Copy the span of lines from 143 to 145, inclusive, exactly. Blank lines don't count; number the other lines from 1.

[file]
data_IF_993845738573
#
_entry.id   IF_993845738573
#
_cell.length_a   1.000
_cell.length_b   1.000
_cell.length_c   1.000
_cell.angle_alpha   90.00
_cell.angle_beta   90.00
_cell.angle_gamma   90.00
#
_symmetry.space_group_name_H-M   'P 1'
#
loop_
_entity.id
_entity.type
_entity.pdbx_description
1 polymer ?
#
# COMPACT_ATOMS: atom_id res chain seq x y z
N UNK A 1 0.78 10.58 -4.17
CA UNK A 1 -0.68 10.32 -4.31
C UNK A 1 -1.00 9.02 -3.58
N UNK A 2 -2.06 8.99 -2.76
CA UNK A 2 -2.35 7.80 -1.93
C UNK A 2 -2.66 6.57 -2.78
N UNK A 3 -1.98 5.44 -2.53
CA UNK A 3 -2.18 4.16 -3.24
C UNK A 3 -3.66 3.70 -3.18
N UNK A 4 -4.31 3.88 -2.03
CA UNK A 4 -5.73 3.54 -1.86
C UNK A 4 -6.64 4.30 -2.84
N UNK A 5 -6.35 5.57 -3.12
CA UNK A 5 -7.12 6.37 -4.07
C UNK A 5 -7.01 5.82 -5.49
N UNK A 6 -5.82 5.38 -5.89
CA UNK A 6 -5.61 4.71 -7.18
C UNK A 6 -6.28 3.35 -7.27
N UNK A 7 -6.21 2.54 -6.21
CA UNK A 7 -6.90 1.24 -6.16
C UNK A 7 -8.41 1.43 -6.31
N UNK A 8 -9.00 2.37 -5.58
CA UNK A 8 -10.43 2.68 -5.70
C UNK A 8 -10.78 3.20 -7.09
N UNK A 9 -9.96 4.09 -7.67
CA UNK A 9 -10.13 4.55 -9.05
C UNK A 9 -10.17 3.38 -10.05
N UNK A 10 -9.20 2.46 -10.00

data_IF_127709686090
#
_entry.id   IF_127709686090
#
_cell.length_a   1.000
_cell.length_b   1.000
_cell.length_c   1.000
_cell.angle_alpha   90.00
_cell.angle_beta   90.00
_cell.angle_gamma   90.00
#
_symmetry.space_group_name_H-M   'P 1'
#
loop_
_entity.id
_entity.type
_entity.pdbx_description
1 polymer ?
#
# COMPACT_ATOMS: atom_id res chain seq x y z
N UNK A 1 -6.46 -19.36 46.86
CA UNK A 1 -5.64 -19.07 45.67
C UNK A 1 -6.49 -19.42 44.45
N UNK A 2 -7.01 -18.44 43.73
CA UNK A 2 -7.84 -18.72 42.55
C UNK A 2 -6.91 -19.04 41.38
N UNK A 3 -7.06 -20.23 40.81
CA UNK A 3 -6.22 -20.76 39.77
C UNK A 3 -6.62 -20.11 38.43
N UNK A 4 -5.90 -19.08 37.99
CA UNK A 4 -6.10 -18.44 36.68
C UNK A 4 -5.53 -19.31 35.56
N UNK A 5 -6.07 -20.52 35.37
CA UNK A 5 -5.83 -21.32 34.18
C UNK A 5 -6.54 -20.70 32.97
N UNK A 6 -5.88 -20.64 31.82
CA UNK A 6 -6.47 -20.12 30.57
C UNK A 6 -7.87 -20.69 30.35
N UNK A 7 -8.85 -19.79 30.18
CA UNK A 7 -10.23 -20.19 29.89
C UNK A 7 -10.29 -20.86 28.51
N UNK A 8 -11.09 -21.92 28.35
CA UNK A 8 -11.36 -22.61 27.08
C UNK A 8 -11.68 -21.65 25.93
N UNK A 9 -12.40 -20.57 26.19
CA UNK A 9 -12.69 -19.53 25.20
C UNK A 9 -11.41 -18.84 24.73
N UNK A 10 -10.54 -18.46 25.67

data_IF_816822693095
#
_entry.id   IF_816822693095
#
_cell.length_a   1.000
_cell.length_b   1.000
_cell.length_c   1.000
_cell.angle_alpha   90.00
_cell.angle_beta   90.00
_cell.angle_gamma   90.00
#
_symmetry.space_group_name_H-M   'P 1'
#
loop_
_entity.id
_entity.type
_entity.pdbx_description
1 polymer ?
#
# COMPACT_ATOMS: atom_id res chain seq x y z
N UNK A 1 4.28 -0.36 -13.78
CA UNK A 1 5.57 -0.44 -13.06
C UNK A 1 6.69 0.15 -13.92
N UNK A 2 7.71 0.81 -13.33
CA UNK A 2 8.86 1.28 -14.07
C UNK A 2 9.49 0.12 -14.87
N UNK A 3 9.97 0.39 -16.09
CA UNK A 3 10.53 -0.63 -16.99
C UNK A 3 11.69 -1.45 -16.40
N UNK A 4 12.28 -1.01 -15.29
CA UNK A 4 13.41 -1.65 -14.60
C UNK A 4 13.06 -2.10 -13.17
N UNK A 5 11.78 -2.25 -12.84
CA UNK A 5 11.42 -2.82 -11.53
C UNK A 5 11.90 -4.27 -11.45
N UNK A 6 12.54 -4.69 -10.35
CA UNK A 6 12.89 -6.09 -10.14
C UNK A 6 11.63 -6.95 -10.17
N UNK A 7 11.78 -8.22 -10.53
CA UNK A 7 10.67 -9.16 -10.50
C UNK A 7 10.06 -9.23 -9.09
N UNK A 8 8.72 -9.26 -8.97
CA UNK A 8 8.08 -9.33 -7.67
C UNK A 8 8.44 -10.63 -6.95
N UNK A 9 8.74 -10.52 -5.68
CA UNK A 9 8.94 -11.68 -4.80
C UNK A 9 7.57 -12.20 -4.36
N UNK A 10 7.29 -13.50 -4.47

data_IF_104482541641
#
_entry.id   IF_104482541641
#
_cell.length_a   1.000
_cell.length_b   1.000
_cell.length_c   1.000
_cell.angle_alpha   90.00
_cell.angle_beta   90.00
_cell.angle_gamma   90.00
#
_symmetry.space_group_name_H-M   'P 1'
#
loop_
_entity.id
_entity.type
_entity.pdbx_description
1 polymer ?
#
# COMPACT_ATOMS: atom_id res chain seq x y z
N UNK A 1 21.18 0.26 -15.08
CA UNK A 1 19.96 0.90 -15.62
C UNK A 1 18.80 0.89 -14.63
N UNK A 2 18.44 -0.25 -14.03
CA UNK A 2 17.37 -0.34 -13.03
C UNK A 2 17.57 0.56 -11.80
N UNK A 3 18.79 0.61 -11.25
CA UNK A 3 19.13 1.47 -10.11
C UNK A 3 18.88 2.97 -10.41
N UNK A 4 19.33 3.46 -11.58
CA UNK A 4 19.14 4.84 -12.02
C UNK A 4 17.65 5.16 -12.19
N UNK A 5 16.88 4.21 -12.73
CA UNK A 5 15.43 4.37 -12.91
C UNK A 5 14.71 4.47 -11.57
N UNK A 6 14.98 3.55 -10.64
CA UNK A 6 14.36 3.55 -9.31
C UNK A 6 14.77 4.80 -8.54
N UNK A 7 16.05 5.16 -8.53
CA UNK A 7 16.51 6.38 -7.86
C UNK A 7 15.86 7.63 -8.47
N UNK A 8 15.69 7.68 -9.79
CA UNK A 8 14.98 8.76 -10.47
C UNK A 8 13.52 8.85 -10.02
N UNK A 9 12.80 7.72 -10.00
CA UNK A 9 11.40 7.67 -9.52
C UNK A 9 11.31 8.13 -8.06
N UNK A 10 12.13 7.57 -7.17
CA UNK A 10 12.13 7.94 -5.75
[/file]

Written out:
C UNK A 9 7.57 -12.20 -4.36
N UNK A 10 7.29 -13.50 -4.47

data_IF_104482541641